This is an interesting question. From talking to pitchers and pitching coaches about this -- and one would presume trainers influence the opinions of those folks -- the answer is different in spring than it is in April than it is in August than it is later in the season. Deeper into the season, the easier it is to rebuild that stamina after some time off, and we see this when you consider some of the shorter rehab assignments that pitchers have later in the season. Some of that is the calendar. A lot of that is the arm strength is built up and maintained and can be recaptured quicker than when the arm is just getting strong, workload is just starting, at the beginning of the season or spring. So, I think what you suggest has some merit -- but it would take a lot of organization and a team willing to try. Many years ago, Dave Duncan and I talked about how a "shadow rotation" would work and how many arms you would need to pull it off. The idea wasn't to have a six-man rotation but rather to have a four-man rotation with a three man "shadow" rotation that would fill the middle innings and at least one of them would always be available. Could you pull that off? Would that be beneficial?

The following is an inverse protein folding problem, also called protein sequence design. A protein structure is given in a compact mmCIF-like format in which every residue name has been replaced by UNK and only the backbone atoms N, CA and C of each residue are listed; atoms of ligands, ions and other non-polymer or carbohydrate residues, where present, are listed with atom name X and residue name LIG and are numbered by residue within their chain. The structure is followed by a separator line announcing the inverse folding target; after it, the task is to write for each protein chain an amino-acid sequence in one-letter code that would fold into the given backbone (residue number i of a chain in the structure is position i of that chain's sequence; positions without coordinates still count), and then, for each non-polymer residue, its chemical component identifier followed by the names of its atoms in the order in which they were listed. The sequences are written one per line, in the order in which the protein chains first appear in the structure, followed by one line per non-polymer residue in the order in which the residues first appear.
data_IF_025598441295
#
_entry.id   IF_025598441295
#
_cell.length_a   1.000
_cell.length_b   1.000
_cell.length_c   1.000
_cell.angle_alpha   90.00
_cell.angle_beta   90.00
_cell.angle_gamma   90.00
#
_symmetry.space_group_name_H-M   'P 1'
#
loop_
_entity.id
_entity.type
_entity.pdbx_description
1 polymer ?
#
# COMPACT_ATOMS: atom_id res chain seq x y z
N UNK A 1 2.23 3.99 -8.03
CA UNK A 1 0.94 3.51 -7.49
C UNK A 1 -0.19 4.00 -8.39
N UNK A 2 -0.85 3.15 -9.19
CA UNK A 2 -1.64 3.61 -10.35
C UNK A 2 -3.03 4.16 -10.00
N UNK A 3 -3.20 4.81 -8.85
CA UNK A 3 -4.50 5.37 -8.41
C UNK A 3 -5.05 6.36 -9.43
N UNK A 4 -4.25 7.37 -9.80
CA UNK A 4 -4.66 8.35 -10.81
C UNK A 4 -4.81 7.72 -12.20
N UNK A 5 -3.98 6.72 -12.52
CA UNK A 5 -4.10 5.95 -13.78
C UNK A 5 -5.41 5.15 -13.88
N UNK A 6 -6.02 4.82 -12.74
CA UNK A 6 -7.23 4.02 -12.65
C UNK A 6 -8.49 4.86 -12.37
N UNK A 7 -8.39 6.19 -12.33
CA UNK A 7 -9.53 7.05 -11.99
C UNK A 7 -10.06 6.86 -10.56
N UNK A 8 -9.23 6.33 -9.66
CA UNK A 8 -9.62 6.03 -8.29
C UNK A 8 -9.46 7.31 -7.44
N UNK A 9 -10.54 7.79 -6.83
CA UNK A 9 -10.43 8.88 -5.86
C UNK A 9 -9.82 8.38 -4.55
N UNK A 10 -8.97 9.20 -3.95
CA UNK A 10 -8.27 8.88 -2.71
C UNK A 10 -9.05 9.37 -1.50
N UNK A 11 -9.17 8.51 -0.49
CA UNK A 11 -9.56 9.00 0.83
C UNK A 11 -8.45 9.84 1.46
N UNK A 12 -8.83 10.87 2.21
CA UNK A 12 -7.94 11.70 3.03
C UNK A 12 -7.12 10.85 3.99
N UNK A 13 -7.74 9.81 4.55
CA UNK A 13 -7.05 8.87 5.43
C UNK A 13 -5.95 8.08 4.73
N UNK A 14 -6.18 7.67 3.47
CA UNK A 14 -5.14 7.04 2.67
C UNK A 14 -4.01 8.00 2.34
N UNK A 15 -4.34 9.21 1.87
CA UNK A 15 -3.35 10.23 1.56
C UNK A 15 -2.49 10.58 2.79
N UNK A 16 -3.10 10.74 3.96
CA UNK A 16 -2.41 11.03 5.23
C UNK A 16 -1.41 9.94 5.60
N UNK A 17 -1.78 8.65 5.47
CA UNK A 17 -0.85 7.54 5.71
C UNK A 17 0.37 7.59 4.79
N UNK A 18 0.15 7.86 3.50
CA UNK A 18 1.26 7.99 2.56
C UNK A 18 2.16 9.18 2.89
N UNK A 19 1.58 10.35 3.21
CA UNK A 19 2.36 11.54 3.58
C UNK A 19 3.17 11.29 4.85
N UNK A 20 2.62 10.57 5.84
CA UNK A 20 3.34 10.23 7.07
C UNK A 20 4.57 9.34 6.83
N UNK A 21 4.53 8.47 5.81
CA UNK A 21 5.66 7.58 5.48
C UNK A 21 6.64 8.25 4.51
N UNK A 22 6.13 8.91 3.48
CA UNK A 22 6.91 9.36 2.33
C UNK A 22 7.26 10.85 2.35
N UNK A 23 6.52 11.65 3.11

For the counting stats and how they compare a) to his peers and b) with the organization.
I will be there. Always enjoy the Fort Myers trip. Good ballparks. Good to see the writers on that side of the state. Will look for you.
It does not. Both players know the system and how it works. This is based on service time and how Grichuk has been in the majors longer. If Pham has a season like he just did, he'll do quite fine in arbitration one year from now. Players are keenly aware of how the process works -- for them eventually, against them early.